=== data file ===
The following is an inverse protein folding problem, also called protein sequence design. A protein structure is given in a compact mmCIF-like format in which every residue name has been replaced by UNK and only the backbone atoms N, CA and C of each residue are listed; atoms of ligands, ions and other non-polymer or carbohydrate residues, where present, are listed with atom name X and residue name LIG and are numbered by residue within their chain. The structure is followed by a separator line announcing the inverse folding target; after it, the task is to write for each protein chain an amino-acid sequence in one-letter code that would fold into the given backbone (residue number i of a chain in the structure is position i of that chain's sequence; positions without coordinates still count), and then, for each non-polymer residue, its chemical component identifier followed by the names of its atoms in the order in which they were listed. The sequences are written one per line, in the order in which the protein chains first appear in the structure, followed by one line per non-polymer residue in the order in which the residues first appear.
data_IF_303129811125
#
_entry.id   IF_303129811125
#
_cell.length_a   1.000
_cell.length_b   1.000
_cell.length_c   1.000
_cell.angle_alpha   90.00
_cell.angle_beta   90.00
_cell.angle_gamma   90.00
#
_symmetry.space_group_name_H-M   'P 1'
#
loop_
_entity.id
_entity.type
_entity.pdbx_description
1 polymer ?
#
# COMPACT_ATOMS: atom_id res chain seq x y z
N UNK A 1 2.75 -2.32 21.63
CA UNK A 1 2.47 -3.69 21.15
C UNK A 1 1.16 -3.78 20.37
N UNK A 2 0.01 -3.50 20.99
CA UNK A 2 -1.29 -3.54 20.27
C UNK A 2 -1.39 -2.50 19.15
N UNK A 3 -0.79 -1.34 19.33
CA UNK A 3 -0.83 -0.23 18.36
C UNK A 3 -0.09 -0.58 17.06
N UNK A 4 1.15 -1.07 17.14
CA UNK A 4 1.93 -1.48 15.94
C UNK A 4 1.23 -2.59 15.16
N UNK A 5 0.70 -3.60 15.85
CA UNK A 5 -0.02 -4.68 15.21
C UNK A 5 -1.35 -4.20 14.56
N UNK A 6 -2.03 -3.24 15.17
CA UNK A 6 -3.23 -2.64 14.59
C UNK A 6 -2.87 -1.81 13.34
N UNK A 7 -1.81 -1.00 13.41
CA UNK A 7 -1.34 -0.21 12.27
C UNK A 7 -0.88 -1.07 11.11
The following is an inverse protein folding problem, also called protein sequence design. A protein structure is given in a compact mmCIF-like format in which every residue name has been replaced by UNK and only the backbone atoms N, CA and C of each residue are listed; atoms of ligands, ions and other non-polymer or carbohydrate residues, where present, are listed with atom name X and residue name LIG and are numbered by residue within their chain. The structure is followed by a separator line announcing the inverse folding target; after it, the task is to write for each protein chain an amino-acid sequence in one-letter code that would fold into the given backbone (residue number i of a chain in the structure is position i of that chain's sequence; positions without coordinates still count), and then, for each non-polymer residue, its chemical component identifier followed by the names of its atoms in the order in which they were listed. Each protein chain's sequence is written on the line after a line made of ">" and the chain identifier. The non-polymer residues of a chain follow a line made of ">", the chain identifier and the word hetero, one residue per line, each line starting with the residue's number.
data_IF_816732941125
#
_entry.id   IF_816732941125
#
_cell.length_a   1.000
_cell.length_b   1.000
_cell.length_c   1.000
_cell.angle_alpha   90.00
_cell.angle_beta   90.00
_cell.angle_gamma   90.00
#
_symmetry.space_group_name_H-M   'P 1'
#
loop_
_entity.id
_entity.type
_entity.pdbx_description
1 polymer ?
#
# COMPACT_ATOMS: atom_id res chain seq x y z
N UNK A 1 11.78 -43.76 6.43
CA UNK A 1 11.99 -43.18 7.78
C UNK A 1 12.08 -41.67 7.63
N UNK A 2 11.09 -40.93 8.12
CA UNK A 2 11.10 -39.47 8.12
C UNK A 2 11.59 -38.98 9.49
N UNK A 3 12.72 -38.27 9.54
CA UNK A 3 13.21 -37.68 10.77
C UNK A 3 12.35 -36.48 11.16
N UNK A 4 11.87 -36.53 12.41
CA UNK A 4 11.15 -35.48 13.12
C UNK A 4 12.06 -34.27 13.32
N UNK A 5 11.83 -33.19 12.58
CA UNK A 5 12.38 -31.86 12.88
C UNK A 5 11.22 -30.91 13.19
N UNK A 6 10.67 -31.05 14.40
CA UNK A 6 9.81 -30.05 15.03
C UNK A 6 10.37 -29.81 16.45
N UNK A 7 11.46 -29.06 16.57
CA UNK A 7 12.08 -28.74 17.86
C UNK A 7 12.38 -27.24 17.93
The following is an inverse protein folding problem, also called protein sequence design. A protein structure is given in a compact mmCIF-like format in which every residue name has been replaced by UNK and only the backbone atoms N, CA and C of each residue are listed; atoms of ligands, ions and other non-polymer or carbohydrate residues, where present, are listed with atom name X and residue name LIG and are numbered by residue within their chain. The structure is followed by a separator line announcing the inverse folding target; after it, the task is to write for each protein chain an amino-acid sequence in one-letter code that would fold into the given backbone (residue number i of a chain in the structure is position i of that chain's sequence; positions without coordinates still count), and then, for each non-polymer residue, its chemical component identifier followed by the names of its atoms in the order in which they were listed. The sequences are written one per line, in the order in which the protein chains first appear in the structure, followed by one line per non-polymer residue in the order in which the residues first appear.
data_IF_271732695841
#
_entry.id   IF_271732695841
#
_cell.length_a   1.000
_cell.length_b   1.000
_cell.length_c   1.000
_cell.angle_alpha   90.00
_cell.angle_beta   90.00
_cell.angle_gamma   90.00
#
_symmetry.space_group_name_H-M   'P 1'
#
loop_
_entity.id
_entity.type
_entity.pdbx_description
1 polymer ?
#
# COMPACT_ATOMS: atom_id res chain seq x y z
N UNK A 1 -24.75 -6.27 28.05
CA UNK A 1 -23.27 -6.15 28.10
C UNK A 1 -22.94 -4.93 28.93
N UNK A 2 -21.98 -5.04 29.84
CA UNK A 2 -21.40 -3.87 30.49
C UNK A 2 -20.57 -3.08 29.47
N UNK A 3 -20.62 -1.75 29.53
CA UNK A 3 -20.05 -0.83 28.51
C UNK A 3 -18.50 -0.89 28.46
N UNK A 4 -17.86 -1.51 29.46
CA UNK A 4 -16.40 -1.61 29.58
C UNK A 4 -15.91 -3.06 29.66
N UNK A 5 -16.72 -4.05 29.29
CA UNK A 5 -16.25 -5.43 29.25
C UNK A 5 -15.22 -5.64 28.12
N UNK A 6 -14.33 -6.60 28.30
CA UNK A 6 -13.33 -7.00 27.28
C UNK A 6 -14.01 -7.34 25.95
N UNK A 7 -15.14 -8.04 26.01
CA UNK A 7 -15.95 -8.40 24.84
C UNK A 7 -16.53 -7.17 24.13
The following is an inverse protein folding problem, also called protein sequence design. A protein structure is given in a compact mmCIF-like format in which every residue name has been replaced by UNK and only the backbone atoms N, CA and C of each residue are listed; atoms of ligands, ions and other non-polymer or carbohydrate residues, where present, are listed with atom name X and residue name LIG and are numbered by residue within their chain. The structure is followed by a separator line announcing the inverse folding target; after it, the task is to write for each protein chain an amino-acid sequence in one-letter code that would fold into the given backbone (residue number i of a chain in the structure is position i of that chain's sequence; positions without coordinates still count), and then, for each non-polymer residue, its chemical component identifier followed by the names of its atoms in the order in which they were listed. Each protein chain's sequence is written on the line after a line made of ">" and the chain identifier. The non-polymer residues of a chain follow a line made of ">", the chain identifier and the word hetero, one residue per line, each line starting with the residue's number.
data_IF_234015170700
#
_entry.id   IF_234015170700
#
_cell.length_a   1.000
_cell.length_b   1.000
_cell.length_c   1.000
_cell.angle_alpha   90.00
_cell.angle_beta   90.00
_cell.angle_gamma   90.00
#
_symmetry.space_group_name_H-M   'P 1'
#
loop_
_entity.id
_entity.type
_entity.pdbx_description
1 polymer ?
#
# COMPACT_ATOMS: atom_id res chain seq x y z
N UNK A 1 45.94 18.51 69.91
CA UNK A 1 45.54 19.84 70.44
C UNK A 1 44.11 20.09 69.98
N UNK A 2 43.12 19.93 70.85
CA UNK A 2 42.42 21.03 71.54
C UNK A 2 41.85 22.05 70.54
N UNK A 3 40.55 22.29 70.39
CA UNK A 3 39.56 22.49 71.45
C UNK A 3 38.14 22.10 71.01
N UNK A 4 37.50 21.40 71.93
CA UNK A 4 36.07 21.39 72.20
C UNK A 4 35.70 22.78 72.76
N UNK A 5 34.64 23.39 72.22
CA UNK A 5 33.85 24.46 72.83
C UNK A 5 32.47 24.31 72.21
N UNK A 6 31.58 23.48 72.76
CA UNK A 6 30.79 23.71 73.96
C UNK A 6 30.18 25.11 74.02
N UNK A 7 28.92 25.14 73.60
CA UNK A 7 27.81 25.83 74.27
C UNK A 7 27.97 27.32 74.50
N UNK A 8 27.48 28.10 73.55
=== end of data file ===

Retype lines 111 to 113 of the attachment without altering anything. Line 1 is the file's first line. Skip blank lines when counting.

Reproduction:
C UNK A 2 -20.57 -3.08 29.47
N UNK A 3 -20.62 -1.75 29.53
CA UNK A 3 -20.05 -0.83 28.51